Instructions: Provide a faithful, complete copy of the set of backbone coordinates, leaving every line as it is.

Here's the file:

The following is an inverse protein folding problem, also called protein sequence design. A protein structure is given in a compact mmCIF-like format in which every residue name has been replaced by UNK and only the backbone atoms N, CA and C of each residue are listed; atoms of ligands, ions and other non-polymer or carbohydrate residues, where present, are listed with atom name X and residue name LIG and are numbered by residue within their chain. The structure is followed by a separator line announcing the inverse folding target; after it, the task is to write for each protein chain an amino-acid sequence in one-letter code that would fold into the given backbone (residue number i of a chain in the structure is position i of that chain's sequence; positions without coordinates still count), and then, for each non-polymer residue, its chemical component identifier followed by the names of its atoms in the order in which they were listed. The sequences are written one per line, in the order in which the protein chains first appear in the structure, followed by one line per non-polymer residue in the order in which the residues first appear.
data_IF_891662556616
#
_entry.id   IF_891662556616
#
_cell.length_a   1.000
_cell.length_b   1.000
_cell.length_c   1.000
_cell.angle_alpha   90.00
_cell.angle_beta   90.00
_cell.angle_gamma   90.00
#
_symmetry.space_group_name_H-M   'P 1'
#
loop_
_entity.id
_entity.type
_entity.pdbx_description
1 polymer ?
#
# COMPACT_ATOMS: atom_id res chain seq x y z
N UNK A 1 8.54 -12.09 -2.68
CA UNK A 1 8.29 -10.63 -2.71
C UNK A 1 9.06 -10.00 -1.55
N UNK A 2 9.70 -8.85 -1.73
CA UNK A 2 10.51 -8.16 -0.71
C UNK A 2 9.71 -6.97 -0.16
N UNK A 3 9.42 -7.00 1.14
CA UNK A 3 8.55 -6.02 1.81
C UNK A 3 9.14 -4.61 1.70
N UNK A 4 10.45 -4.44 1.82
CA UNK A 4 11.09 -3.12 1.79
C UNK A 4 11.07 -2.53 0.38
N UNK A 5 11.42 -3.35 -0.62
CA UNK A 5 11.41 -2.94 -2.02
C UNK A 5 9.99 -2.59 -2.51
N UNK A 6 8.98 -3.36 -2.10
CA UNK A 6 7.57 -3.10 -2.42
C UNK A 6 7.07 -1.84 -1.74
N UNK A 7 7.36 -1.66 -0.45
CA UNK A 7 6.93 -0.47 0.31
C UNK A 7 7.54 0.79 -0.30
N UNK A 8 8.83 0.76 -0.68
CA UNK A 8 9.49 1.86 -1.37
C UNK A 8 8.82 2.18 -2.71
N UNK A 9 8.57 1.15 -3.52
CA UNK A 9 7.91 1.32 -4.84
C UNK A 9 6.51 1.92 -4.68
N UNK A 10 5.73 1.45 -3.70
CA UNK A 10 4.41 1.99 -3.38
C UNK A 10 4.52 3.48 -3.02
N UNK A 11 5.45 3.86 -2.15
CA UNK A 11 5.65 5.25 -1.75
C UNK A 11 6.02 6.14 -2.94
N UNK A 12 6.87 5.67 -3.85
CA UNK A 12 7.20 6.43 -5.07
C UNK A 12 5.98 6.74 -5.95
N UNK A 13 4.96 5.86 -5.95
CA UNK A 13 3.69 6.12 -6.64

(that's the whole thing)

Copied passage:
The following is an inverse protein folding problem, also called protein sequence design. A protein structure is given in a compact mmCIF-like format in which every residue name has been replaced by UNK and only the backbone atoms N, CA and C of each residue are listed; atoms of ligands, ions and other non-polymer or carbohydrate residues, where present, are listed with atom name X and residue name LIG and are numbered by residue within their chain. The structure is followed by a separator line announcing the inverse folding target; after it, the task is to write for each protein chain an amino-acid sequence in one-letter code that would fold into the given backbone (residue number i of a chain in the structure is position i of that chain's sequence; positions without coordinates still count), and then, for each non-polymer residue, its chemical component identifier followed by the names of its atoms in the order in which they were listed. The sequences are written one per line, in the order in which the protein chains first appear in the structure, followed by one line per non-polymer residue in the order in which the residues first appear.
data_IF_891662556616
#
_entry.id   IF_891662556616
#
_cell.length_a   1.000
_cell.length_b   1.000
_cell.length_c   1.000
_cell.angle_alpha   90.00
_cell.angle_beta   90.00
_cell.angle_gamma   90.00
#
_symmetry.space_group_name_H-M   'P 1'
#
loop_
_entity.id
_entity.type
_entity.pdbx_description
1 polymer ?
#
# COMPACT_ATOMS: atom_id res chain seq x y z
N UNK A 1 8.54 -12.09 -2.68
CA UNK A 1 8.29 -10.63 -2.71
C UNK A 1 9.06 -10.00 -1.55
N UNK A 2 9.70 -8.85 -1.73
CA UNK A 2 10.51 -8.16 -0.71
C UNK A 2 9.71 -6.97 -0.16
N UNK A 3 9.42 -7.00 1.14
CA UNK A 3 8.55 -6.02 1.81
C UNK A 3 9.14 -4.61 1.70
N UNK A 4 10.45 -4.44 1.82
CA UNK A 4 11.09 -3.12 1.79
C UNK A 4 11.07 -2.53 0.38
N UNK A 5 11.42 -3.35 -0.62
CA UNK A 5 11.41 -2.94 -2.02
C UNK A 5 9.99 -2.59 -2.51
N UNK A 6 8.98 -3.36 -2.10
CA UNK A 6 7.57 -3.10 -2.42
C UNK A 6 7.07 -1.84 -1.74
N UNK A 7 7.36 -1.66 -0.45
CA UNK A 7 6.93 -0.47 0.31
C UNK A 7 7.54 0.79 -0.30
N UNK A 8 8.83 0.76 -0.68
CA UNK A 8 9.49 1.86 -1.37
C UNK A 8 8.82 2.18 -2.71
N UNK A 9 8.57 1.15 -3.52
CA UNK A 9 7.91 1.32 -4.84
C UNK A 9 6.51 1.92 -4.68
N UNK A 10 5.73 1.45 -3.70
CA UNK A 10 4.41 1.99 -3.38
C UNK A 10 4.52 3.48 -3.02
N UNK A 11 5.45 3.86 -2.15
CA UNK A 11 5.65 5.25 -1.75
C UNK A 11 6.02 6.14 -2.94
N UNK A 12 6.87 5.67 -3.85
CA UNK A 12 7.20 6.43 -5.07
C UNK A 12 5.98 6.74 -5.95
N UNK A 13 4.96 5.86 -5.95
CA UNK A 13 3.69 6.12 -6.64